Lindsey is inpatient. She wants to get there as fast as possible. She doesn’t pack a lunch or provision for the journey. She sets out with a dodgy plan that promises to cut the journey by 3 days by taking her through short cuts. There are no rest points in this journey plan. No time to feed the horse or nap. But Lindseys like, ‘that’s cool!’, she really wants to get there a.s.a.p so she will simply power through and go extra hard for a shorter period of time.

50 miles into the journey, Lindsey finds herself stuck in front of a river with no bridge to cross – one of the promised short cuts fell a bit short. She’s tired, discouraged and has not reached her destination. She quits and stays by this river for about 6 months because she’s super disheartened – after all she did try super hard. One day she hears about another shortcut. She’s about 6 months behind schedule now so she decides she needs to hurry and sets off on this new short cut. Lindsey does this with great enthusiasm for each new short but she hears of. She tries to take short cuts for the next 5 years.

Chukwu on the other hand, doesn’t take a short cut. In fact he takes about 10 days to simply plan and PREPARE for the trip. It takes him ages. Along the way he even adds in a couple more rest points because he had not anticipated how tiring the journey would be on his horse. It’s tough. It’s difficult, but he keeps on keeping on in the knowledge that he will reach his destination. In the end he arrives 3 days late.

But he arrives. In fact, he arrives 5 years earlier than Lindsey – not that he minds, because he wasn’t rushing. His only aim was to arrive.

And that’s the whole point right?

To actually achieve your goals.

I truly believe that I achieved my fitness goals the moment I chose to stop rushing. The moment I said – I don’t care how long it takes, I’ll take the long, trusted, genuine route. No short cuts, no fad diets. I’ll keep going until I get there.

Practically speaking, this change of mindset changed the game for me in many ways:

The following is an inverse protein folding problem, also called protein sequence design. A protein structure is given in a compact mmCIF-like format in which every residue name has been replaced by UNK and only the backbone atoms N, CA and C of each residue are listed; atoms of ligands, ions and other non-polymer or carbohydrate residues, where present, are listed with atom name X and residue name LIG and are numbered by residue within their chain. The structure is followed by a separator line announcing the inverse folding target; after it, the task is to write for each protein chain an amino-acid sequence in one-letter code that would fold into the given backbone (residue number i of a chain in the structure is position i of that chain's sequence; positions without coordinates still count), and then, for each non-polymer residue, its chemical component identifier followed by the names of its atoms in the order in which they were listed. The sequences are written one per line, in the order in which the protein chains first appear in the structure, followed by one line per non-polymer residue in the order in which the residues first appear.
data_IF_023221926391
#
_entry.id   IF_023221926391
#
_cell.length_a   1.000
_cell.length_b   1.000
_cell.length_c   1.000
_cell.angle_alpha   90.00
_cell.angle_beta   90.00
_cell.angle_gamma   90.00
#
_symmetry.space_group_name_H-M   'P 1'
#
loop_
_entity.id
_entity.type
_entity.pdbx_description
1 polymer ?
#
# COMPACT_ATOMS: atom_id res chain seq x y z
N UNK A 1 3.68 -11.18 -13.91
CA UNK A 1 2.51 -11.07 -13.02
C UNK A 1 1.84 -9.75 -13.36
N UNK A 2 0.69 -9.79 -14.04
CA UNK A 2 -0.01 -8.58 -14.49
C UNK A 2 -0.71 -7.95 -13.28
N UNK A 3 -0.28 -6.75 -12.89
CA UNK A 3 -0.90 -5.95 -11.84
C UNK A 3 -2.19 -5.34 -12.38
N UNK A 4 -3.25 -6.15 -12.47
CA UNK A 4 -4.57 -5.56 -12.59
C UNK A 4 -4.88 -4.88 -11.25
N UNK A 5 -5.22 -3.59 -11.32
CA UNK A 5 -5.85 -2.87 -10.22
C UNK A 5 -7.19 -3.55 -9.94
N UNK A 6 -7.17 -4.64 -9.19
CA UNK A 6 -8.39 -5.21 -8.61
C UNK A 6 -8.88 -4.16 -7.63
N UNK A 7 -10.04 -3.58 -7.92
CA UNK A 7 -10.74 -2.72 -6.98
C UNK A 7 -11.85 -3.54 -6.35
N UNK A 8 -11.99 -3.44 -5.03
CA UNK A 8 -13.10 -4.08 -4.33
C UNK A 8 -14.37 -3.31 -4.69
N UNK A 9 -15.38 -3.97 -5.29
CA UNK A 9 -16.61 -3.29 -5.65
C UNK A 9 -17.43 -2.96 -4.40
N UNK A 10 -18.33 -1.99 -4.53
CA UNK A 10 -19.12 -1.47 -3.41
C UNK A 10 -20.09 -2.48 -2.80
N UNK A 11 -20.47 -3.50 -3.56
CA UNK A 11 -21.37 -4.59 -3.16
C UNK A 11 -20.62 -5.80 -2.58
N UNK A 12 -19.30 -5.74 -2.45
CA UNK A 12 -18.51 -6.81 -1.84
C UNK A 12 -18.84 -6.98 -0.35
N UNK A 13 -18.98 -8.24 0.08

1. I improved my diet. No instant fixes, no cutting out of whole food groups
  2. I didn’t get discouraged when I failed because my goals were realistic so I was much less likely to fail.
  3. I wasn’t running late any more. When you are rushing for a target – it’s like running late. There’s no room or margin to allow for error. Suddenly, my errors (e.g woops just ate 10 digestive biscuits) didn’t matter any more because I wasn’t in a rush and I had margin. This meant I didn’t beat myself up over my inevitable mistakes because they were already accounted for
  4. I enjoyed the process
  5. I was happier

 

And here I am.

However many years later with a lifestyle that I truly love, healthy food that I genuinely enjoy (honestly didn’t know this was possible at one point) a body fat of 14.6% that I am maintaining without any strenuous effort, and a truly happy relationship with my body.

It’s a process, learning to both love and look after your body. Like and good relationship it takes time and patience.

Breath in, breathe out.

There’s no need to rush.

You’ve got this.

One step at a time.

 

xoxo Dr Saz

Sunday Night Thoughts: Never Change

Maybe I’m feeling deep right now. Maybe I’m denying that it’s nearly Monday, I don’t know. But here are some Sunday night thoughts ☁️☁️